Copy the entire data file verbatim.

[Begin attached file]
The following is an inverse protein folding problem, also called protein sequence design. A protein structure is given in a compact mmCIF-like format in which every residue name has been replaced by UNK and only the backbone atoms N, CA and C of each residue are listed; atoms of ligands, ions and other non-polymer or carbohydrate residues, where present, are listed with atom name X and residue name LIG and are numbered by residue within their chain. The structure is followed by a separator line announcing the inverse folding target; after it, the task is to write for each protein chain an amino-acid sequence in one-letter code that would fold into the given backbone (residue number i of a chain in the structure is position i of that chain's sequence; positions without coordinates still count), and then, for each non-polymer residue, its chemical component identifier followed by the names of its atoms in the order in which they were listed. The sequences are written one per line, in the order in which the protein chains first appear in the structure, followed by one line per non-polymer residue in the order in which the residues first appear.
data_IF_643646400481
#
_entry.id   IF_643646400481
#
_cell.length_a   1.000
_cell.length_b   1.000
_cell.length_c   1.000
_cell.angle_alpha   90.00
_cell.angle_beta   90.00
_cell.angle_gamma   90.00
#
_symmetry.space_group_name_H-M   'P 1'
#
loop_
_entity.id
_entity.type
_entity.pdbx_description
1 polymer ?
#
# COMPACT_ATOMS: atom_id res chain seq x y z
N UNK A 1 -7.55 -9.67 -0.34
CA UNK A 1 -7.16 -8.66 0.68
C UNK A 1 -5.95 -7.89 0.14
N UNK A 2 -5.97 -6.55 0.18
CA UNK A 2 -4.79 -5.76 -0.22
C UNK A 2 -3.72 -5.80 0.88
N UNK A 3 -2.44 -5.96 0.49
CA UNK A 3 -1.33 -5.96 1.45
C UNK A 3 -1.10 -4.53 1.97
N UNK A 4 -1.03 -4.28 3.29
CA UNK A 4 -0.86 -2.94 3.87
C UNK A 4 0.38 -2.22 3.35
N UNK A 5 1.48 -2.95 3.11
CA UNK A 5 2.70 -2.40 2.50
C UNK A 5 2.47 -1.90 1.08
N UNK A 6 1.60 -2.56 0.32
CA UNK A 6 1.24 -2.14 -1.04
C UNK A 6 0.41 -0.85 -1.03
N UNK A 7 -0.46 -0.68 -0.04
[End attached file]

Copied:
The following is an inverse protein folding problem, also called protein sequence design. A protein structure is given in a compact mmCIF-like format in which every residue name has been replaced by UNK and only the backbone atoms N, CA and C of each residue are listed; atoms of ligands, ions and other non-polymer or carbohydrate residues, where present, are listed with atom name X and residue name LIG and are numbered by residue within their chain. The structure is followed by a separator line announcing the inverse folding target; after it, the task is to write for each protein chain an amino-acid sequence in one-letter code that would fold into the given backbone (residue number i of a chain in the structure is position i of that chain's sequence; positions without coordinates still count), and then, for each non-polymer residue, its chemical component identifier followed by the names of its atoms in the order in which they were listed. The sequences are written one per line, in the order in which the protein chains first appear in the structure, followed by one line per non-polymer residue in the order in which the residues first appear.
data_IF_643646400481
#
_entry.id   IF_643646400481
#
_cell.length_a   1.000
_cell.length_b   1.000
_cell.length_c   1.000
_cell.angle_alpha   90.00
_cell.angle_beta   90.00
_cell.angle_gamma   90.00
#
_symmetry.space_group_name_H-M   'P 1'
#
loop_
_entity.id
_entity.type
_entity.pdbx_description
1 polymer ?
#
# COMPACT_ATOMS: atom_id res chain seq x y z
N UNK A 1 -7.55 -9.67 -0.34
CA UNK A 1 -7.16 -8.66 0.68
C UNK A 1 -5.95 -7.89 0.14
N UNK A 2 -5.97 -6.55 0.18
CA UNK A 2 -4.79 -5.76 -0.22
C UNK A 2 -3.72 -5.80 0.88
N UNK A 3 -2.44 -5.96 0.49
CA UNK A 3 -1.33 -5.96 1.45
C UNK A 3 -1.10 -4.53 1.97
N UNK A 4 -1.03 -4.28 3.29
CA UNK A 4 -0.86 -2.94 3.87
C UNK A 4 0.38 -2.22 3.35
N UNK A 5 1.48 -2.95 3.11
CA UNK A 5 2.70 -2.40 2.50
C UNK A 5 2.47 -1.90 1.08
N UNK A 6 1.60 -2.56 0.32
CA UNK A 6 1.24 -2.14 -1.04
C UNK A 6 0.41 -0.85 -1.03
N UNK A 7 -0.46 -0.68 -0.04